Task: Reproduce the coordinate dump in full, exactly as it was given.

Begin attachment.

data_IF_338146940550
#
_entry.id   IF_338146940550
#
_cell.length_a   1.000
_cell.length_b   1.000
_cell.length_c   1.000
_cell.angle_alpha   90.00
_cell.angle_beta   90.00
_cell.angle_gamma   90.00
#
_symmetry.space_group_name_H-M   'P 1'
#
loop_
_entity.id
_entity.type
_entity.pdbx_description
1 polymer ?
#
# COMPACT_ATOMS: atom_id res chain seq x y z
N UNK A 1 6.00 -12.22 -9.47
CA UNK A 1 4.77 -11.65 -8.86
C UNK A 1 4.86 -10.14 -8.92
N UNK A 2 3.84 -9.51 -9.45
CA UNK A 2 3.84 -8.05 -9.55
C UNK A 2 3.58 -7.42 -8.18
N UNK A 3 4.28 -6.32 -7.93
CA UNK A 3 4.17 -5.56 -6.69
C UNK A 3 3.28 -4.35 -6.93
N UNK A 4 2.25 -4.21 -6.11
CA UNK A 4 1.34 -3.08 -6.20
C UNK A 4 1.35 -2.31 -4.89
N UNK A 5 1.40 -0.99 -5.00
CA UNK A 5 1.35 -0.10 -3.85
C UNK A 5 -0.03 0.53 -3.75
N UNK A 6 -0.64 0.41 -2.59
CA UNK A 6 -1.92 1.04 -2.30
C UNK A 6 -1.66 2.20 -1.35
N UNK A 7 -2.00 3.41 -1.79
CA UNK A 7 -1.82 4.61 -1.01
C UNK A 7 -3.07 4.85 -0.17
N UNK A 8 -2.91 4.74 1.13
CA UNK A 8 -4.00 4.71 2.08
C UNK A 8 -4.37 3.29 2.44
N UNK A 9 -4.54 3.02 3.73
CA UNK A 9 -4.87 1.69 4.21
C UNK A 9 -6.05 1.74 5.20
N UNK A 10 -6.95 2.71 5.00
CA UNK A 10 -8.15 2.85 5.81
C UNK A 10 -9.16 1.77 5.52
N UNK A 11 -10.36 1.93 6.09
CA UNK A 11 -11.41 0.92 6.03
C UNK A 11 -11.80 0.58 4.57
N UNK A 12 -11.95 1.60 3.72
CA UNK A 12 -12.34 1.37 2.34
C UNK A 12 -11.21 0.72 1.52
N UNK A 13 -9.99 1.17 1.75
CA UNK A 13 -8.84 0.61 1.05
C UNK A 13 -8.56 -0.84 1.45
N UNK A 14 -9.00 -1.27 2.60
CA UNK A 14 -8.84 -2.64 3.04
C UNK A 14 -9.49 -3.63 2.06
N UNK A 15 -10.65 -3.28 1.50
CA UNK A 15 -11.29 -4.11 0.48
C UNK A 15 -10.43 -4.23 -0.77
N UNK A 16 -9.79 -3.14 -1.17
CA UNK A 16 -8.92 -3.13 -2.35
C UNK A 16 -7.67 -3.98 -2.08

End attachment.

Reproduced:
data_IF_338146940550
#
_entry.id   IF_338146940550
#
_cell.length_a   1.000
_cell.length_b   1.000
_cell.length_c   1.000
_cell.angle_alpha   90.00
_cell.angle_beta   90.00
_cell.angle_gamma   90.00
#
_symmetry.space_group_name_H-M   'P 1'
#
loop_
_entity.id
_entity.type
_entity.pdbx_description
1 polymer ?
#
# COMPACT_ATOMS: atom_id res chain seq x y z
N UNK A 1 6.00 -12.22 -9.47
CA UNK A 1 4.77 -11.65 -8.86
C UNK A 1 4.86 -10.14 -8.92
N UNK A 2 3.84 -9.51 -9.45
CA UNK A 2 3.84 -8.05 -9.55
C UNK A 2 3.58 -7.42 -8.18
N UNK A 3 4.28 -6.32 -7.93
CA UNK A 3 4.17 -5.56 -6.69
C UNK A 3 3.28 -4.35 -6.93
N UNK A 4 2.25 -4.21 -6.11
CA UNK A 4 1.34 -3.08 -6.20
C UNK A 4 1.35 -2.31 -4.89
N UNK A 5 1.40 -0.99 -5.00
CA UNK A 5 1.35 -0.10 -3.85
C UNK A 5 -0.03 0.53 -3.75
N UNK A 6 -0.64 0.41 -2.59
CA UNK A 6 -1.92 1.04 -2.30
C UNK A 6 -1.66 2.20 -1.35
N UNK A 7 -2.00 3.41 -1.79
CA UNK A 7 -1.82 4.61 -1.01
C UNK A 7 -3.07 4.85 -0.17
N UNK A 8 -2.91 4.74 1.13
CA UNK A 8 -4.00 4.71 2.08
C UNK A 8 -4.37 3.29 2.44
N UNK A 9 -4.54 3.02 3.73
CA UNK A 9 -4.87 1.69 4.21
C UNK A 9 -6.05 1.74 5.20
N UNK A 10 -6.95 2.71 5.00
CA UNK A 10 -8.15 2.85 5.81
C UNK A 10 -9.16 1.77 5.52
N UNK A 11 -10.36 1.93 6.09
CA UNK A 11 -11.41 0.92 6.03
C UNK A 11 -11.80 0.58 4.57
N UNK A 12 -11.95 1.60 3.72
CA UNK A 12 -12.34 1.37 2.34
C UNK A 12 -11.21 0.72 1.52
N UNK A 13 -9.99 1.17 1.75
CA UNK A 13 -8.84 0.61 1.05
C UNK A 13 -8.56 -0.84 1.45
N UNK A 14 -9.00 -1.27 2.60
CA UNK A 14 -8.84 -2.64 3.04
C UNK A 14 -9.49 -3.63 2.06
N UNK A 15 -10.65 -3.28 1.50
CA UNK A 15 -11.29 -4.11 0.48
C UNK A 15 -10.43 -4.23 -0.77
N UNK A 16 -9.79 -3.14 -1.17
CA UNK A 16 -8.92 -3.13 -2.35
C UNK A 16 -7.67 -3.98 -2.08